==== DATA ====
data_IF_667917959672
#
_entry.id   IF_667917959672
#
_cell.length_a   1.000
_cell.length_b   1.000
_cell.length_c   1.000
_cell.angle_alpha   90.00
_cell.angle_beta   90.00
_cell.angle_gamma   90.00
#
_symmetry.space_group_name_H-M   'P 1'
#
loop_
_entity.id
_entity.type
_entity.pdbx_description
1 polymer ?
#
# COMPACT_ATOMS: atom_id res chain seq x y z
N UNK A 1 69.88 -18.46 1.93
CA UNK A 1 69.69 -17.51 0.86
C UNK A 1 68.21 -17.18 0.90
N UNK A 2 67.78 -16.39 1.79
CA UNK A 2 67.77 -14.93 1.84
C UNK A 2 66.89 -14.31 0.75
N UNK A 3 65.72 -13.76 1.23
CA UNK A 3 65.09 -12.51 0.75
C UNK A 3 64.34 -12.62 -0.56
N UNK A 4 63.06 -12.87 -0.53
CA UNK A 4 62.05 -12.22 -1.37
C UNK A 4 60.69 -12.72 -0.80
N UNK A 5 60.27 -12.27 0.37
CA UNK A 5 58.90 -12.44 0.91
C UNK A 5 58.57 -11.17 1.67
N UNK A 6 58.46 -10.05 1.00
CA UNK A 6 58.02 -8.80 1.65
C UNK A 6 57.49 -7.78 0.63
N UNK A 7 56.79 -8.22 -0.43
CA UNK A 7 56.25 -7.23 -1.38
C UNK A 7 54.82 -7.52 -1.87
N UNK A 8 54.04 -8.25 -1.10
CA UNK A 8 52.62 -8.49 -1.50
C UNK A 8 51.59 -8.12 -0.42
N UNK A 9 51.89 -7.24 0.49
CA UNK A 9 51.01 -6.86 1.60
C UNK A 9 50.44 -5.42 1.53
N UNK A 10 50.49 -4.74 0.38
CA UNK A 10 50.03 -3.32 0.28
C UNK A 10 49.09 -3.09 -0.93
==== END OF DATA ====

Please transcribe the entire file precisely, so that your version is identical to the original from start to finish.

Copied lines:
data_IF_667917959672
#
_entry.id   IF_667917959672
#
_cell.length_a   1.000
_cell.length_b   1.000
_cell.length_c   1.000
_cell.angle_alpha   90.00
_cell.angle_beta   90.00
_cell.angle_gamma   90.00
#
_symmetry.space_group_name_H-M   'P 1'
#
loop_
_entity.id
_entity.type
_entity.pdbx_description
1 polymer ?
#
# COMPACT_ATOMS: atom_id res chain seq x y z
N UNK A 1 69.88 -18.46 1.93
CA UNK A 1 69.69 -17.51 0.86
C UNK A 1 68.21 -17.18 0.90
N UNK A 2 67.78 -16.39 1.79
CA UNK A 2 67.77 -14.93 1.84
C UNK A 2 66.89 -14.31 0.75
N UNK A 3 65.72 -13.76 1.23
CA UNK A 3 65.09 -12.51 0.75
C UNK A 3 64.34 -12.62 -0.56
N UNK A 4 63.06 -12.87 -0.53
CA UNK A 4 62.05 -12.22 -1.37
C UNK A 4 60.69 -12.72 -0.80
N UNK A 5 60.27 -12.27 0.37
CA UNK A 5 58.90 -12.44 0.91
C UNK A 5 58.57 -11.17 1.67
N UNK A 6 58.46 -10.05 1.00
CA UNK A 6 58.02 -8.80 1.65
C UNK A 6 57.49 -7.78 0.63
N UNK A 7 56.79 -8.22 -0.43
CA UNK A 7 56.25 -7.23 -1.38
C UNK A 7 54.82 -7.52 -1.87
N UNK A 8 54.04 -8.25 -1.10
CA UNK A 8 52.62 -8.49 -1.50
C UNK A 8 51.59 -8.12 -0.42
N UNK A 9 51.89 -7.24 0.49
CA UNK A 9 51.01 -6.86 1.60
C UNK A 9 50.44 -5.42 1.53
N UNK A 10 50.49 -4.74 0.38
CA UNK A 10 50.03 -3.32 0.28
C UNK A 10 49.09 -3.09 -0.93